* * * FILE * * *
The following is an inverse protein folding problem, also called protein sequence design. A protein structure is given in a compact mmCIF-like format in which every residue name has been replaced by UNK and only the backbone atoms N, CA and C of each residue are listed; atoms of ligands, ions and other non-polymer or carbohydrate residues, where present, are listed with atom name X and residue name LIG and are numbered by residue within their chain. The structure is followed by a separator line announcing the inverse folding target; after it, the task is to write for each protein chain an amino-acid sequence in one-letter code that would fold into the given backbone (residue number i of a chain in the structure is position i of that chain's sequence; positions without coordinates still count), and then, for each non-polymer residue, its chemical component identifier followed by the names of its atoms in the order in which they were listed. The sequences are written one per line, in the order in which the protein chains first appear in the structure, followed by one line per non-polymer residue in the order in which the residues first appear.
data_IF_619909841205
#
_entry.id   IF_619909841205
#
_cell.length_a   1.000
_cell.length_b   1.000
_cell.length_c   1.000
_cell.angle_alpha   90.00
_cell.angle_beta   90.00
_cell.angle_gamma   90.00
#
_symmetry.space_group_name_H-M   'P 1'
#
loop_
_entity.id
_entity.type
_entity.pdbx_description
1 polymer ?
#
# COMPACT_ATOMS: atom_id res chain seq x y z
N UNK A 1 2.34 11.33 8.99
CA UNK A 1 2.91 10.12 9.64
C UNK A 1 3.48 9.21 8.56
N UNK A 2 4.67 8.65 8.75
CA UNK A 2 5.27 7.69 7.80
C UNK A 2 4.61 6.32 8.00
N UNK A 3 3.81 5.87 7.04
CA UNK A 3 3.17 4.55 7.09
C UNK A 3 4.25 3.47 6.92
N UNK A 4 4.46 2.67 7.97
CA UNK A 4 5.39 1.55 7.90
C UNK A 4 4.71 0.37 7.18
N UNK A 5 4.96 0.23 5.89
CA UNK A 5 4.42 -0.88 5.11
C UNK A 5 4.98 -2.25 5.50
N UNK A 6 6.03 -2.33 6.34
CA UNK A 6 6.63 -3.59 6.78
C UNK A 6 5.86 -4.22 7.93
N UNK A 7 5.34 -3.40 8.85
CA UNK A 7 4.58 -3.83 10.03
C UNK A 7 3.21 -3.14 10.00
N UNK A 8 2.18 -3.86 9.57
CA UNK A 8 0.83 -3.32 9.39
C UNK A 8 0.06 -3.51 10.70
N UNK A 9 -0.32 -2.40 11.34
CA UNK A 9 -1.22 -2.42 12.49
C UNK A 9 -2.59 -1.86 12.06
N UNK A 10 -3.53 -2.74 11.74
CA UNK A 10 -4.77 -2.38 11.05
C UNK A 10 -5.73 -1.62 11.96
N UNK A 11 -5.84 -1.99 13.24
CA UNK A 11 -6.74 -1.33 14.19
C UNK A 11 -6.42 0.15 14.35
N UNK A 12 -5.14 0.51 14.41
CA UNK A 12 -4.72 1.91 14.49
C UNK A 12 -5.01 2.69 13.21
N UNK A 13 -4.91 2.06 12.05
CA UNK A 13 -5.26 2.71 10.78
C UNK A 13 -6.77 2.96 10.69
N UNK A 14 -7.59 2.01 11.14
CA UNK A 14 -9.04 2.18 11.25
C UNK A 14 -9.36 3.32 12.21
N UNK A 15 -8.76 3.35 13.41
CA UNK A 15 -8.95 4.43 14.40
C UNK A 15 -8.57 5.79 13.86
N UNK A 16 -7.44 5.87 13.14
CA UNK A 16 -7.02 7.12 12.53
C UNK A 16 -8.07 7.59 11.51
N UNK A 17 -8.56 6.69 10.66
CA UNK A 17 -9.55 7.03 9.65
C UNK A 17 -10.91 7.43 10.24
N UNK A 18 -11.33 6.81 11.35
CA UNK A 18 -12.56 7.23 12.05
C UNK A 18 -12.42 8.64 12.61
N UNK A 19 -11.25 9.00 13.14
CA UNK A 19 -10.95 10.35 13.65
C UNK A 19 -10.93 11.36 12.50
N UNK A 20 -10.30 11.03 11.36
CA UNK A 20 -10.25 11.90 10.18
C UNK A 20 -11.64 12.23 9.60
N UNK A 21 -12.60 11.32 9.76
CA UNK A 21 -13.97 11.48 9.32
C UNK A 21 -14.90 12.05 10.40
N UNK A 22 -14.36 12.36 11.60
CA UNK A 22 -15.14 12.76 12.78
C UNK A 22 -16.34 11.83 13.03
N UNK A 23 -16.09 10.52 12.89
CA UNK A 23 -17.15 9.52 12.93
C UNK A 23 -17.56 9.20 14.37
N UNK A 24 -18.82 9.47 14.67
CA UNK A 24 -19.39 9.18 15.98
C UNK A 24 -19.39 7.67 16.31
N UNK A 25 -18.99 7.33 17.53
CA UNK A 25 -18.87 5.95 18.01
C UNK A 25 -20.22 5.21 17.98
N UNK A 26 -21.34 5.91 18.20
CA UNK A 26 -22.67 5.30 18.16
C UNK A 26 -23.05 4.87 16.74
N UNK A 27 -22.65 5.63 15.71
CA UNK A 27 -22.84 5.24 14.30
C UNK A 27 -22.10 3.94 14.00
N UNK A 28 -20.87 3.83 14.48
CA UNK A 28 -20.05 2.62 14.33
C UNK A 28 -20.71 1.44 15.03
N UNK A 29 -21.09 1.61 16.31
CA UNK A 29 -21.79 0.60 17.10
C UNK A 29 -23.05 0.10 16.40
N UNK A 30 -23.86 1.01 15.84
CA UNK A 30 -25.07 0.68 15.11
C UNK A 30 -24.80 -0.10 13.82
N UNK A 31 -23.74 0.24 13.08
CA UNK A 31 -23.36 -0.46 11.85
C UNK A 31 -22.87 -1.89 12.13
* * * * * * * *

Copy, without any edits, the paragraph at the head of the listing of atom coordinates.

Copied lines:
The following is an inverse protein folding problem, also called protein sequence design. A protein structure is given in a compact mmCIF-like format in which every residue name has been replaced by UNK and only the backbone atoms N, CA and C of each residue are listed; atoms of ligands, ions and other non-polymer or carbohydrate residues, where present, are listed with atom name X and residue name LIG and are numbered by residue within their chain. The structure is followed by a separator line announcing the inverse folding target; after it, the task is to write for each protein chain an amino-acid sequence in one-letter code that would fold into the given backbone (residue number i of a chain in the structure is position i of that chain's sequence; positions without coordinates still count), and then, for each non-polymer residue, its chemical component identifier followed by the names of its atoms in the order in which they were listed. The sequences are written one per line, in the order in which the protein chains first appear in the structure, followed by one line per non-polymer residue in the order in which the residues first appear.